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It’s Not Just About Pretty Pictures

January 9th, 2007 by Chief Nut

Spending time immersed in the world of brand and creative design, one tends to get picky when it comes to visual presentation. If you’re in any business and have found yourself creating a PowerPoint slide with 10 (or more) bullets, all text, in 12 point font you need to check out these resources more than anyone else:

Understand that a large, double-digit percent of the population learns visually. They not only want to experience your presentation visually, they need to see it that way. That, and sometimes, the data is simply better presented in a visual format.

Next time, break out the Crayolas and take your presentations up a notch.

4 Comments

  1. [...] Check out this excellent compilation of visualization methods called ‘A Periodic Table of Visualization Methods.’ This came to my attention via a convoluted path from BoingBoing (who thanks Mike Love) to Seth Godin to Acorn Creative. Ralph Lengler and Martin J. Eppler created it. You might also enjoy reading their paper, entitled ‘Towards a Periodic Table of Visualization Methods for Management’ [...]

    Pingback by The Art of Visualization : Lance Tracey — January 11, 2007 @ 2:03 am

  2. [...] Guy had an interesting featuring a visual periodic table of elements. It’s pretty neat in that it interactive but would be nice to post on a wall as well. Man, is there really that many visualization methods? Maybe one day ‘ConceptSharing’ will be on that table. I think it would fit nicely in the “Concept Visualization’ area under Interactive Concept Visualizations…But thats just me. From blog.guykawasaki.com:… “ Check out this excellent compilation of visualization methods called …A Periodic Table of Visualization Methods…. This came to my attention via a convoluted path from BoingBoing (who thanks Mike Love) to Seth Godin to Acorn Creative. Ralph Lengler and Martin J. Eppler created it. You might also enjoy reading their paper, entitled …Towards a Periodic Table of Visualization Methods for Management“ [...]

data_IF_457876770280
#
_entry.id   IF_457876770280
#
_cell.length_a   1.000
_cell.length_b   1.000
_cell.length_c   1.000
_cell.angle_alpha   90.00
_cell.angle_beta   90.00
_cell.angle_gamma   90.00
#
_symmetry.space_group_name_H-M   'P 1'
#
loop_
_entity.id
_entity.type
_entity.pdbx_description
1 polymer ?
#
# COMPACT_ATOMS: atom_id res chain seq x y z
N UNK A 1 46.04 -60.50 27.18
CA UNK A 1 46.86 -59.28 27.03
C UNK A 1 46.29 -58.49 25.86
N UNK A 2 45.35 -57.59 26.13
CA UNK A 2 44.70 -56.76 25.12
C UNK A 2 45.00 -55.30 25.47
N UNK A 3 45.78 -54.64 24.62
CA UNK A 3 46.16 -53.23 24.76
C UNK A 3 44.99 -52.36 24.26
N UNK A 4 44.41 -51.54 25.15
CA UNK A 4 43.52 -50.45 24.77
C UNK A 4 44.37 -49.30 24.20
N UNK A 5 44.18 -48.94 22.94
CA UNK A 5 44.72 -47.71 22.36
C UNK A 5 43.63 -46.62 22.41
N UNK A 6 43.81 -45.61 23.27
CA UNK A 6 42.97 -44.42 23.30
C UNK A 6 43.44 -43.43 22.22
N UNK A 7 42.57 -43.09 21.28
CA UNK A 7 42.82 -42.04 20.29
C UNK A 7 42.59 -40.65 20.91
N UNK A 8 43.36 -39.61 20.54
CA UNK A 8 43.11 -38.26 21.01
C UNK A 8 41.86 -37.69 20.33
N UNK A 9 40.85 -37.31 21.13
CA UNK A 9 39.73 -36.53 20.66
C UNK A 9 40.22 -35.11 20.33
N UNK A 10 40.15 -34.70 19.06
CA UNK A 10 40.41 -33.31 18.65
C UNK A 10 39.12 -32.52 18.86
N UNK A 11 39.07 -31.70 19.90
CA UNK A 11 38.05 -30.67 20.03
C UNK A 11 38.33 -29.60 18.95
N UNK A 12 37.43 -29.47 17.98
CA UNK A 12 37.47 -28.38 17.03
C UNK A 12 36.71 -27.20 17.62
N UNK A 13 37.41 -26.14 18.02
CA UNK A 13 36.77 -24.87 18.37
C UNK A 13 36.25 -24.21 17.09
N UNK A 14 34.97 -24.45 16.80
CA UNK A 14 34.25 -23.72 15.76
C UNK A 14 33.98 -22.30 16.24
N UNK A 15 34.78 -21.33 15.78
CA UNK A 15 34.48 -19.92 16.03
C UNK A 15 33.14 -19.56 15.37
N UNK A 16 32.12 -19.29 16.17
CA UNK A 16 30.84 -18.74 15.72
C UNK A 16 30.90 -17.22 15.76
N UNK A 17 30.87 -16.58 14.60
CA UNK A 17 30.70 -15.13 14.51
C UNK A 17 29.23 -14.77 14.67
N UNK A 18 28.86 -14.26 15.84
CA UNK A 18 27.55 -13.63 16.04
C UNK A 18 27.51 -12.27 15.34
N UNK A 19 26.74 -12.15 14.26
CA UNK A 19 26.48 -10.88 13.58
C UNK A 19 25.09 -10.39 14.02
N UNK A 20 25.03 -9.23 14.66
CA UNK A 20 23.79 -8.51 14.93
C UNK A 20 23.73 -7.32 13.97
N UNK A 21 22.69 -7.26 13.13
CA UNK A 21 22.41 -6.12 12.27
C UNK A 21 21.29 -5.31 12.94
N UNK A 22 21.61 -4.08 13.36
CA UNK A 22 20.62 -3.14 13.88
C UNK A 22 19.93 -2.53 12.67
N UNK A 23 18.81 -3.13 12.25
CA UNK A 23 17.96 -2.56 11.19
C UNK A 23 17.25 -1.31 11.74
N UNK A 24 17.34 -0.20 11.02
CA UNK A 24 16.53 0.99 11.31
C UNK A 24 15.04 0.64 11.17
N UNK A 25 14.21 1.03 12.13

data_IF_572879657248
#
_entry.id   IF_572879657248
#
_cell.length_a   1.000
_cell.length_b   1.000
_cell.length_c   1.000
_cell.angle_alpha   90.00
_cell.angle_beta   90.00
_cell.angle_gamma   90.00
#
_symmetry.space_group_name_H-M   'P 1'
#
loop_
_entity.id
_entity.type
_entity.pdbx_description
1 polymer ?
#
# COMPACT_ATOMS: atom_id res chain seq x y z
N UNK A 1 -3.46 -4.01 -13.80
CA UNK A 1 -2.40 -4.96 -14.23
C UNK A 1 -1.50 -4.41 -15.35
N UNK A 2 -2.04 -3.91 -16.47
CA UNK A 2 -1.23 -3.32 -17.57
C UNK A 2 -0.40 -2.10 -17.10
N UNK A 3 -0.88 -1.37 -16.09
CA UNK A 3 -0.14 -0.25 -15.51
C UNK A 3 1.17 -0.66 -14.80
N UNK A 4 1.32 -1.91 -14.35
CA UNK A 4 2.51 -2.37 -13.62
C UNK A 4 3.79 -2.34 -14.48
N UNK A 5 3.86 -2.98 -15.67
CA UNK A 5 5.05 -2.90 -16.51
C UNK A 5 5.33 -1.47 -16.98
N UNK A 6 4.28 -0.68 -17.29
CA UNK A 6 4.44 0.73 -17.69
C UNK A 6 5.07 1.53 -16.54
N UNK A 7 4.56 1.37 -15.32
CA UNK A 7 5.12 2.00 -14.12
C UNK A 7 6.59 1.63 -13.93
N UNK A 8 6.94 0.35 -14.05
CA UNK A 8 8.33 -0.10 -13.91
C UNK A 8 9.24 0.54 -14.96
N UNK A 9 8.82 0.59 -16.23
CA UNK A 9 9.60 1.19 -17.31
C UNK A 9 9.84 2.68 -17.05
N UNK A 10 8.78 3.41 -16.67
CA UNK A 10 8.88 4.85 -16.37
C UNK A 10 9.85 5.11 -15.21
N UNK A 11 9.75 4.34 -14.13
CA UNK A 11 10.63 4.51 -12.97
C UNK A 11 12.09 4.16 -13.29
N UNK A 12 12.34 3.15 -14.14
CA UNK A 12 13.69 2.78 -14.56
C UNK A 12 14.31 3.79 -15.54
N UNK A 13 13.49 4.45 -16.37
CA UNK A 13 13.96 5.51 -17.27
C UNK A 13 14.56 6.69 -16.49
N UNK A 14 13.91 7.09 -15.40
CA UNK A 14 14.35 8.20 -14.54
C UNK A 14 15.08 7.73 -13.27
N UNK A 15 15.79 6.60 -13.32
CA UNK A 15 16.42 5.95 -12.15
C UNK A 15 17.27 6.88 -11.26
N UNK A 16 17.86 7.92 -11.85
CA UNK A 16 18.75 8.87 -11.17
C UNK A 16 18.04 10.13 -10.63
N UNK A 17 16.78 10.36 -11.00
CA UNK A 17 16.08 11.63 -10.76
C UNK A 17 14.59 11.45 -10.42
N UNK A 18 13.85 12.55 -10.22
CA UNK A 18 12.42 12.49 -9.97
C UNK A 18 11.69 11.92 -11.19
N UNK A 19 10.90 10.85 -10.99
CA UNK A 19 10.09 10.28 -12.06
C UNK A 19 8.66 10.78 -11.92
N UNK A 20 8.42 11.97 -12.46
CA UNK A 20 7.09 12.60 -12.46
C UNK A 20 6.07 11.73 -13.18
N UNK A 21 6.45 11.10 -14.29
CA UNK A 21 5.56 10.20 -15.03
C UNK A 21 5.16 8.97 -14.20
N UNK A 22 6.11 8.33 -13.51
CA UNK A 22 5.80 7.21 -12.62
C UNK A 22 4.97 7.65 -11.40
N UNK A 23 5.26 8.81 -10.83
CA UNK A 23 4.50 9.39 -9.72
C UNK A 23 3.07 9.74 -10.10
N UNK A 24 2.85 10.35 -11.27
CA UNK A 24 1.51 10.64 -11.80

Pingback by Thought Balloons » Blog Archive » Visual Science — January 11, 2007 @ 1:38 pm

  3. I have it on good authority that many, MANY business professionals prefer Power Points with tiny plain jane font and pages and pages of information. How is anyone going to get anywhere with you publishing such rubbish. Anyone who has ever had to wear a suit deeply appreciates the meaningful nature of such aesthetically pleasing presentations through which they can play on their blackberry, check the game scores, and clean up their resume for monster.com. Ridiculously simple presentations are the way of the future! Get on board, man…or in their get on bored.

    Comment by Inventing Matilda — May 6, 2008 @ 11:04 pm

  4. Greetings “Inventing Matilda”,

    I agree with you that “ridiculously simple presentations are the way of the future!” BUT, my post referred to a presentation with 10+ bullet points in 12 point font … far from simple … a veritable information dump/overload. This is the essence of what Guy Kawasaki was saying as well. Additionally, a presentation that’s ridiculously simple but pure text, is also missing the picture as well. A great presentation attends to the learning styles of the audience; verbal/written, visual, and kinesthetic. Stripping the presentations down to being super simple is step one.

    Re: your comment about mobile devices and other modes of viewing a presentation, again, I whole-heartedly agree with you. This post was more about the information overload that occurs in most face-to-face presentations. Delivery of the same content to a mobile device has it’s own challenges and, again, simplicity is the first step to improvement.

    Less is, indeed, more!

    Comment by Chief Nut — May 8, 2008 @ 9:37 am

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